February 12, 2014
My class today revolved around learning how to peer edit papers. These students are not professional writers, and some of them have had to take the class before, so aside from myself and the Writing Center, I want them to feel comfortable asking each other for help. The lesson, then, revolved around teaching them how to critique and take criticism.
It was simple enough. First, find something in the paper that works. It could be the dialogue, the story itself, or even just the title, but it must be genuine praise, not just cheerleader fluff. Then, you need to point out an actual shortcoming in the paper. And be specific. Is the ending vague? Does it try to cover too much ground? Finally, end with a second positive.
While this may feel like some sort of self-help seminar, the purpose is to make the writer receptive to criticism. Hearing that there are good things in the essay and not just hings to fix is essential, especially for insecure writers. Writing is one of the most stressful activities a person can partake in, so knowing that some parts of the work work is essential. A person can get friend focusing on the things that need to be changed, the mistakes that slipped through the first and second drafts, and even just the amount of work needed to polish an essay for submission. I know.
That little bit of positive feedback can make the difference becoming bitter at the process and learning to enjoy the small victories.
And I’m not asking for too much when I ask students to find something good in each others’ essays. Rarely will anyone find a piece of writing so unbearably bad, so insulting to the senses, that at least one positive thing can be said about it.
In my life, I’ve come across two. I’ve read hundreds of essays, countless books, and I’ve only found two.
The first was actually a student essay back in college. To say that the essay offended my sense of storytelling by taking a story and purposefully twisting the reader’s brain around metafiction with all the grace and subtlety of a rocket-powered brick to the face would be an understatement. Chaos theory states than an infinite amount of monkeys writing at an infinite amount of typewriters will, given an infinite amount of time, write the complete works of William Shakespeare. This essay, however, was a twelve monkey, half hour job. It’s the only time I’ve ever thrown a piece of writing. Its aura offended me.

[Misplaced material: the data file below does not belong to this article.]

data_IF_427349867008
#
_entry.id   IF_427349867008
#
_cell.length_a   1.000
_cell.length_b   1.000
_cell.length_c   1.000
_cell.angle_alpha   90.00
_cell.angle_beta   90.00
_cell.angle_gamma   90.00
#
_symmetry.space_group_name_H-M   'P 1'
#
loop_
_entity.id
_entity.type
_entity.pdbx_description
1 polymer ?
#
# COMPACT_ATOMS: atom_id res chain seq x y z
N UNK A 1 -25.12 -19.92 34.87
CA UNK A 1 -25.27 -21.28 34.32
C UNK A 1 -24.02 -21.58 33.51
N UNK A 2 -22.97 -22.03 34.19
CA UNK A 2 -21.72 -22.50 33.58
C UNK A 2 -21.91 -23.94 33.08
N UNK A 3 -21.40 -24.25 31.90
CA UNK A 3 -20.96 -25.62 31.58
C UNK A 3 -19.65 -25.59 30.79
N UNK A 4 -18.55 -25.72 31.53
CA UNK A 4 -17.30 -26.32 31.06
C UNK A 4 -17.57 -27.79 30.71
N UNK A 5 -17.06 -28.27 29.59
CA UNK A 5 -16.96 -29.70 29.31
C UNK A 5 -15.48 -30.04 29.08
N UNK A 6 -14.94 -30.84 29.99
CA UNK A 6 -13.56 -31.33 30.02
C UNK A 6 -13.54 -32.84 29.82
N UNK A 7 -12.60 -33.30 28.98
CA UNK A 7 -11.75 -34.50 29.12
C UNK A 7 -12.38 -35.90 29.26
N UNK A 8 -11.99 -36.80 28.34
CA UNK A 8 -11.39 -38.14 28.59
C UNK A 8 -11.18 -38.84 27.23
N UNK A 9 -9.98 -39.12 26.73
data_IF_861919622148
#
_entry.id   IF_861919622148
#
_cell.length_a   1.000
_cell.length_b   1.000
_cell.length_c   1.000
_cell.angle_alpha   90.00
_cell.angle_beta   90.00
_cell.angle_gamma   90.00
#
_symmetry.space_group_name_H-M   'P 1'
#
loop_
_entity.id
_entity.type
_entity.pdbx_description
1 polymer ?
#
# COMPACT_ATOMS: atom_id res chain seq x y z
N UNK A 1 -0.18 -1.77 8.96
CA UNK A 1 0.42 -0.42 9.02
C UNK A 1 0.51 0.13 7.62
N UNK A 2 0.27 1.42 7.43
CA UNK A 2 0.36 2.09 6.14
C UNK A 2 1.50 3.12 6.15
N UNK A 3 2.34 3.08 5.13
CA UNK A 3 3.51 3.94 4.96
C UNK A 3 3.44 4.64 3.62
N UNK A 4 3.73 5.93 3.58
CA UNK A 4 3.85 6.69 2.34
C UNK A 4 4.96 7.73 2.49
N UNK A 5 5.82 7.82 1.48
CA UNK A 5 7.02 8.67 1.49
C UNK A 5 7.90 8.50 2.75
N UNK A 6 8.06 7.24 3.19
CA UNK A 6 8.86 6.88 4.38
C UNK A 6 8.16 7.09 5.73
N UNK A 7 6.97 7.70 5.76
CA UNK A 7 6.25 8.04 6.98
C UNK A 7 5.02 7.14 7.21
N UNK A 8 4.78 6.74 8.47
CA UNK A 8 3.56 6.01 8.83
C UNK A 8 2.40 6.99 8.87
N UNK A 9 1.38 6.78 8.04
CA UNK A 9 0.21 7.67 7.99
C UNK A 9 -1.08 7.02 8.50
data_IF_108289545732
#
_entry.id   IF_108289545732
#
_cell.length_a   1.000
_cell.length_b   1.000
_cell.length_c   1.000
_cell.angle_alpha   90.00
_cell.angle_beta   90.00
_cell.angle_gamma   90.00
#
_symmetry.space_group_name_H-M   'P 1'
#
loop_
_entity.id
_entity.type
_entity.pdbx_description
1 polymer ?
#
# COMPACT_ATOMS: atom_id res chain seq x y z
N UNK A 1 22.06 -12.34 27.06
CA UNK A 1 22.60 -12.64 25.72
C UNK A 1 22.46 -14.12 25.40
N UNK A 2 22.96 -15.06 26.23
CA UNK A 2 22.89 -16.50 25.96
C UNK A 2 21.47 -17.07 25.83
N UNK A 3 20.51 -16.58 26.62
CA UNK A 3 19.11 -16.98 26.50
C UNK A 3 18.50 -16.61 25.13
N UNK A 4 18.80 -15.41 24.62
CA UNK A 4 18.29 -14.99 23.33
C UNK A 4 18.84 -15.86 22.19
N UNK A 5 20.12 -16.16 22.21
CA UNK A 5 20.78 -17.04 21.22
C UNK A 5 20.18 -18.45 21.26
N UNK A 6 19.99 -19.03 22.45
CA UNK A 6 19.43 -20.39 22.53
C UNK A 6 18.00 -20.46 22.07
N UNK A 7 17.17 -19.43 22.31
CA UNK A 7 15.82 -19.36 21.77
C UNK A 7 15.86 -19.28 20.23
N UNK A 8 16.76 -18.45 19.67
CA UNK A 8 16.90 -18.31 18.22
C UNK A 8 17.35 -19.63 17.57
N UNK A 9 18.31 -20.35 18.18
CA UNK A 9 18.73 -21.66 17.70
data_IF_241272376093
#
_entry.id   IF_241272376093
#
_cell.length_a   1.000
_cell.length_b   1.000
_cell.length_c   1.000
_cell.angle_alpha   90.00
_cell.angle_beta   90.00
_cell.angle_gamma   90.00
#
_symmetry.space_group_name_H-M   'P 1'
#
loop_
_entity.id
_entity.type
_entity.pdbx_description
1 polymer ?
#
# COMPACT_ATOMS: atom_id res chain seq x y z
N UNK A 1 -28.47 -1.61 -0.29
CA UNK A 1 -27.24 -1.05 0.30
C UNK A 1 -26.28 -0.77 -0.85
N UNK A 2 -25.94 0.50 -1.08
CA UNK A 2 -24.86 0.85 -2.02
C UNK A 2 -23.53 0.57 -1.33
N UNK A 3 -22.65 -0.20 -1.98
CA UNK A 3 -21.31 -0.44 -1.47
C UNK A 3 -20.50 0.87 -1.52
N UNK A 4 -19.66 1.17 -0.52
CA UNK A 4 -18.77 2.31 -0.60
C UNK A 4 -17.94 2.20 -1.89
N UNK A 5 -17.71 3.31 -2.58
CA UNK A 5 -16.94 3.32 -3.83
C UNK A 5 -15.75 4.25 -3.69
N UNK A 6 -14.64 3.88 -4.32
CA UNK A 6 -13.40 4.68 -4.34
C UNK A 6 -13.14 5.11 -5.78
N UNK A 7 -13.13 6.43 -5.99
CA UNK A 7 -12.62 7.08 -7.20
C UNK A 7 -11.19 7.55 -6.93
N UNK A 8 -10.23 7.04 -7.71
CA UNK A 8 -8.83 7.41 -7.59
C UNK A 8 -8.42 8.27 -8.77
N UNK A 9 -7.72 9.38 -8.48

The second was a novel I had to edit in order to compensate for a small car accident I caused. Instead of having to get insurance involved, the other driver asked me to edit her novel. It took me a good half hour to get past the first page. It was a mess, both grammatically and structurally. The story began with two retired men who won the lottery and drove around the country getting into small adventures. It ended with said men recruiting a dog groomer, a bartender, and assorted folks into a black ops mercenary outfit running operations in Colombia. It may sound like the kind of thing that could work on paper, but it’s not. Not by a long shot. The story would have made more sense if alien ghosts had appeared midway through to explain how reality was being melted by a giant toddler with a magnifying lens.
Being a reader is more than just editing and finding mistakes. It’s about providing a little support to go along with those criticisms.
Except for the odd writing like those two mentioned above. Writing that bad needs to be burned and buried at a crossroads.
For now, let’s enjoy the sights and sounds of The Daily Show destroying the GOP on something that shouldn’t be this difficult.